Tax lien sales usually happen at public auctions once or twice a year, depending on the area in which it is located, and how many properties the government may seize annually for back taxes. Larger urban areas may hold monthly auctions, while smaller rural ones might only have one a year.

Types of Tax Liens

There are two types of tax lien sales through auction: the tax lien certificate; and the tax lien deed. Both can be a safe yet profitable opportunity for investors with check book control.

Tax Lien Certificate sales offer the delinquent homeowner one last chance to retain ownership of their property, by using third-party investment money to pay off the taxes and give them a bit more time to collect the money needed to pay their debt without the risk of losing their home. When an investor bids on a tax lien certificate, he is in essence agreeing to loan the homeowner the money needed to pay all taxes due. The homeowner, in turn, agrees to pay back the tax lien certificate holder – with interest – by a specified date. If the homeowner fails to pay the debt on time, the deed to the property is transferred to the investor for the amount paid on the taxes. Either way the investor makes a profit: either on the interest he earns on the loan; or by obtaining the property for a fraction of its value through the tax lien sale, and then reselling it.

Tax Lien Deed sales are handled a bit differently, since the investor is actually bidding (or buying), the complete property at the time of auction, with no responsibility to give the homeowner more time to pay his/her tax debt. Once the selling price is approved, the deed is automatically transferred to its new owner, giving the investor full reign as to what to do with the property next: renovate it; sell it as-is; or raze the existing house and build anew.

Investors usually pay more for properties in this type of tax lien sale, which may lower their profit margins compared to the acquisition of tax lien certificate properties. But, many investors prefer outright purchases to eliminate problems with current homeowners. Either way, investing in tax liens is a profitable and easy way to enter the real estate market in virtually any area.

How Much Money Can I Make and How?

1. Double Your Money Quickly. A Self-Directed IRA LLC or Solo 401(k) plan can be supercharged when you buy tax lien certificates. Example: A tax lien certificate can earn up to 16% annually in your Self-Directed IRA or Solo 401(k). When you buy tax lien investments you generally receive the amount invested plus interest within 12 months. If you continue to reinvest in tax liens year after year at 16%, you can double your money in about 4.4 years. Only a Self-Directed IRA LLC can preserve this 16% return, as traditional IRAs do not invest in tax liens.

2. Your Money Grows Tax-Free. By buying tax liens in an IRA Financial Group Self-Directed IRA LLC or Solo 401(k), you can avoid all taxes until the money invested is withdrawn from the IRA or 401(k), which is usually around age 59 1/2. The money can be invested once, twice or a thousand times and continue to grow tax-free, so long as it is not withdrawn for personal use. If you use a Self-Directed Roth IRA LLC, your investment will grow tax-free and you can withdraw the funds tax-free once you reach the age of 59 1/2.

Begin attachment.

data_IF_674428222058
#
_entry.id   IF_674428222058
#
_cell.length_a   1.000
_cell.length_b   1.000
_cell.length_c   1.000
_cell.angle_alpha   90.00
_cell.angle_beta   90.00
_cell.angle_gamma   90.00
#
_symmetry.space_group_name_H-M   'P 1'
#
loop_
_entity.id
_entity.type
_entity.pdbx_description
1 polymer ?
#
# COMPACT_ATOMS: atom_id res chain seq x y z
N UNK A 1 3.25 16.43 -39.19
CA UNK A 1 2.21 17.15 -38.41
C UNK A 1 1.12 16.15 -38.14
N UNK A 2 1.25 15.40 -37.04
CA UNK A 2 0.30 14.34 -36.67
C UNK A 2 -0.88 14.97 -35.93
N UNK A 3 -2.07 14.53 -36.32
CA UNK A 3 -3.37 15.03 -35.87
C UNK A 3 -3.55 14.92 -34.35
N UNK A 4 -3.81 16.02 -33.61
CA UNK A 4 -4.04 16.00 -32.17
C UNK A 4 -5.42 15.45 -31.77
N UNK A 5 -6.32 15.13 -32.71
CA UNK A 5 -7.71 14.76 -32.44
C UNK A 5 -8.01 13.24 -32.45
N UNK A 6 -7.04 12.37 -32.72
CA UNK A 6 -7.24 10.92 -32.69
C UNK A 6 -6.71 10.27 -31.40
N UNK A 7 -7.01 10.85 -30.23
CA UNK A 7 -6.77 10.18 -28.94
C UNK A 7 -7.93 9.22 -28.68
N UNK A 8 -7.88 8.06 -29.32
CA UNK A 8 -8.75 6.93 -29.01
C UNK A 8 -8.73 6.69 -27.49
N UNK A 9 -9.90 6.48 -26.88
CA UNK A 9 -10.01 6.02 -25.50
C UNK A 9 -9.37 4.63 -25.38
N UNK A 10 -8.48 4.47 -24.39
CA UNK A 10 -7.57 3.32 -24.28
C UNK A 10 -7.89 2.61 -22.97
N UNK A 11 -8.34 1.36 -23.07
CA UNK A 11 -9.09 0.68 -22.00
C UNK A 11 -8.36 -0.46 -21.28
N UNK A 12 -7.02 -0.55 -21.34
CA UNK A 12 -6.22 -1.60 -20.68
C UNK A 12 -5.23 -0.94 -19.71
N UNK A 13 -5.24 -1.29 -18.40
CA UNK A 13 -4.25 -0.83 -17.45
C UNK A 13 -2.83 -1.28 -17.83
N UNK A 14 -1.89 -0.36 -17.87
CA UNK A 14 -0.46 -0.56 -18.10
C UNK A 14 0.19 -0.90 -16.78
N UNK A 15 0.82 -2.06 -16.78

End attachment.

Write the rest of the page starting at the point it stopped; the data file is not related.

3. The Flexibility to Buy Time Sensitive Investments. IRA Financial Group’s Self-Directed IRA LLC allows you to carry a checkbook that is tied to the account while the Solo 401(k) Plan allows the participant to serve in the trustee role. This means that all assets of the 401(k) trust are under your sole authority (“checkbook control”). This gives you incredible freedom to fund the investment at a moment’s notice. In this arrangement, you can buy tax liens with the stroke of the pen, without a custodian or other bureaucrat saying no or otherwise trying to slow down the process.

Tax liens are backed and leveraged by real estate and guaranteed by the governmental taxing authority. In most states, they are a first lien on real estate, and when foreclosed, they wipe out all junior liens, including mortgages. This allows you to potentially receive a valuable piece of real estate for pennies on the dollar!

Time to Act

Real property has been the cornerstone of wealth for thousands of years. While ill-informed speculators have fled real estate because of the housing bust, intelligent real estate investors are enjoying immense profits by expanding their geographic scope and investing for predictable income.

Why are we significantly less than everyone else and “The best in the business”?

Establish a Self-Directed IRA LLC or Solo 401(k) with IRA Financial Group and have immediate “checkbook control” to make tax lien investments.

Our in-house tax and ERISA professionals will take care of setting up your Self-Directed IRA LLC or Solo 401(k) Plan. Our tax and ERISA professionals are onsite greatly reducing the setup time and cost. You will find that our fee for this service is significantly less than other companies that perform the same or similar services.

Please contact one of our Retirement Experts at 800-472-0646 for more information.

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Sep 15

How to Use a Solo 401k to Purchase Real Estate